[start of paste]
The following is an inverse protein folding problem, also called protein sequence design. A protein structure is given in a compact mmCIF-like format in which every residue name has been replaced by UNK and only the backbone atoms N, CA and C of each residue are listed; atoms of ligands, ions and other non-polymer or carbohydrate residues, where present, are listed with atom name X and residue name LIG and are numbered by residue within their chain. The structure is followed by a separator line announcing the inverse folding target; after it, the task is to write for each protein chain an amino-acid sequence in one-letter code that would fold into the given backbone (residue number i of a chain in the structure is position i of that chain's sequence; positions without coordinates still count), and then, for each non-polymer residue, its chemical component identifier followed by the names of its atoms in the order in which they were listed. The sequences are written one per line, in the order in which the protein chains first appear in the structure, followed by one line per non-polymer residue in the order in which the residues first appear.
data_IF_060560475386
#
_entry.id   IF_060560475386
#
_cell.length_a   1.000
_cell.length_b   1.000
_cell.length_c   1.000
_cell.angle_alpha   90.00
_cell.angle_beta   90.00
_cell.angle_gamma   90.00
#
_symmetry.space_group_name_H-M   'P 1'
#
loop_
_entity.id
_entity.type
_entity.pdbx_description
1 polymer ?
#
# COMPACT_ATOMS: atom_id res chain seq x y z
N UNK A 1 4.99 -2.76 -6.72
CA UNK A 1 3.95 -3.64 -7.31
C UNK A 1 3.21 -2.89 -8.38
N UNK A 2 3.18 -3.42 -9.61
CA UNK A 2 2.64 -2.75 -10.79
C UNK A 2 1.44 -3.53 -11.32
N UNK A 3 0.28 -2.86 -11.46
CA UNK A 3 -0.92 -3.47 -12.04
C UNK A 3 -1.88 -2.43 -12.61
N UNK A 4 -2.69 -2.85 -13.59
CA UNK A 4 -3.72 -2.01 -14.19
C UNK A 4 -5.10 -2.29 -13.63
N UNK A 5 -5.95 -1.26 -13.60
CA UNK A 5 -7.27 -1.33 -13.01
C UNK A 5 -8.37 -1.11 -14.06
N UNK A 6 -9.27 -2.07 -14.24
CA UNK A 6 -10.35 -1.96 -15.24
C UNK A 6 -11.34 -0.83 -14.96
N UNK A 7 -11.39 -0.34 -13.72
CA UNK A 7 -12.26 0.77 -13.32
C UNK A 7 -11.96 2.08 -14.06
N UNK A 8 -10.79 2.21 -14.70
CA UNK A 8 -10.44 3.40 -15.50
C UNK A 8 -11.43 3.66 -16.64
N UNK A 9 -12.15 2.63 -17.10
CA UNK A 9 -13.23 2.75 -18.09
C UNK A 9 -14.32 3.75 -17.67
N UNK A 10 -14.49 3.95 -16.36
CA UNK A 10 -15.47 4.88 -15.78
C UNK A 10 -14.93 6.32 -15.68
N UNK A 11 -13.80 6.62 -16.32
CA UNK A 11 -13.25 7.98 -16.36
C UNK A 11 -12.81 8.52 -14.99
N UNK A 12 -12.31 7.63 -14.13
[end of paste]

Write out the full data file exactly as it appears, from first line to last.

The following is an inverse protein folding problem, also called protein sequence design. A protein structure is given in a compact mmCIF-like format in which every residue name has been replaced by UNK and only the backbone atoms N, CA and C of each residue are listed; atoms of ligands, ions and other non-polymer or carbohydrate residues, where present, are listed with atom name X and residue name LIG and are numbered by residue within their chain. The structure is followed by a separator line announcing the inverse folding target; after it, the task is to write for each protein chain an amino-acid sequence in one-letter code that would fold into the given backbone (residue number i of a chain in the structure is position i of that chain's sequence; positions without coordinates still count), and then, for each non-polymer residue, its chemical component identifier followed by the names of its atoms in the order in which they were listed. The sequences are written one per line, in the order in which the protein chains first appear in the structure, followed by one line per non-polymer residue in the order in which the residues first appear.
data_IF_060560475386
#
_entry.id   IF_060560475386
#
_cell.length_a   1.000
_cell.length_b   1.000
_cell.length_c   1.000
_cell.angle_alpha   90.00
_cell.angle_beta   90.00
_cell.angle_gamma   90.00
#
_symmetry.space_group_name_H-M   'P 1'
#
loop_
_entity.id
_entity.type
_entity.pdbx_description
1 polymer ?
#
# COMPACT_ATOMS: atom_id res chain seq x y z
N UNK A 1 4.99 -2.76 -6.72
CA UNK A 1 3.95 -3.64 -7.31
C UNK A 1 3.21 -2.89 -8.38
N UNK A 2 3.18 -3.42 -9.61
CA UNK A 2 2.64 -2.75 -10.79
C UNK A 2 1.44 -3.53 -11.32
N UNK A 3 0.28 -2.86 -11.46
CA UNK A 3 -0.92 -3.47 -12.04
C UNK A 3 -1.88 -2.43 -12.61
N UNK A 4 -2.69 -2.85 -13.59
CA UNK A 4 -3.72 -2.01 -14.19
C UNK A 4 -5.10 -2.29 -13.63
N UNK A 5 -5.95 -1.26 -13.60
CA UNK A 5 -7.27 -1.33 -13.01
C UNK A 5 -8.37 -1.11 -14.06
N UNK A 6 -9.27 -2.07 -14.24
CA UNK A 6 -10.35 -1.96 -15.24
C UNK A 6 -11.34 -0.83 -14.96
N UNK A 7 -11.39 -0.34 -13.72
CA UNK A 7 -12.26 0.77 -13.32
C UNK A 7 -11.96 2.08 -14.06
N UNK A 8 -10.79 2.21 -14.70
CA UNK A 8 -10.44 3.40 -15.50
C UNK A 8 -11.43 3.66 -16.64
N UNK A 9 -12.15 2.63 -17.10
CA UNK A 9 -13.23 2.75 -18.09
C UNK A 9 -14.32 3.75 -17.67
N UNK A 10 -14.49 3.95 -16.36
CA UNK A 10 -15.47 4.88 -15.78
C UNK A 10 -14.93 6.32 -15.68
N UNK A 11 -13.80 6.62 -16.32
CA UNK A 11 -13.25 7.98 -16.36
C UNK A 11 -12.81 8.52 -14.99
N UNK A 12 -12.31 7.63 -14.13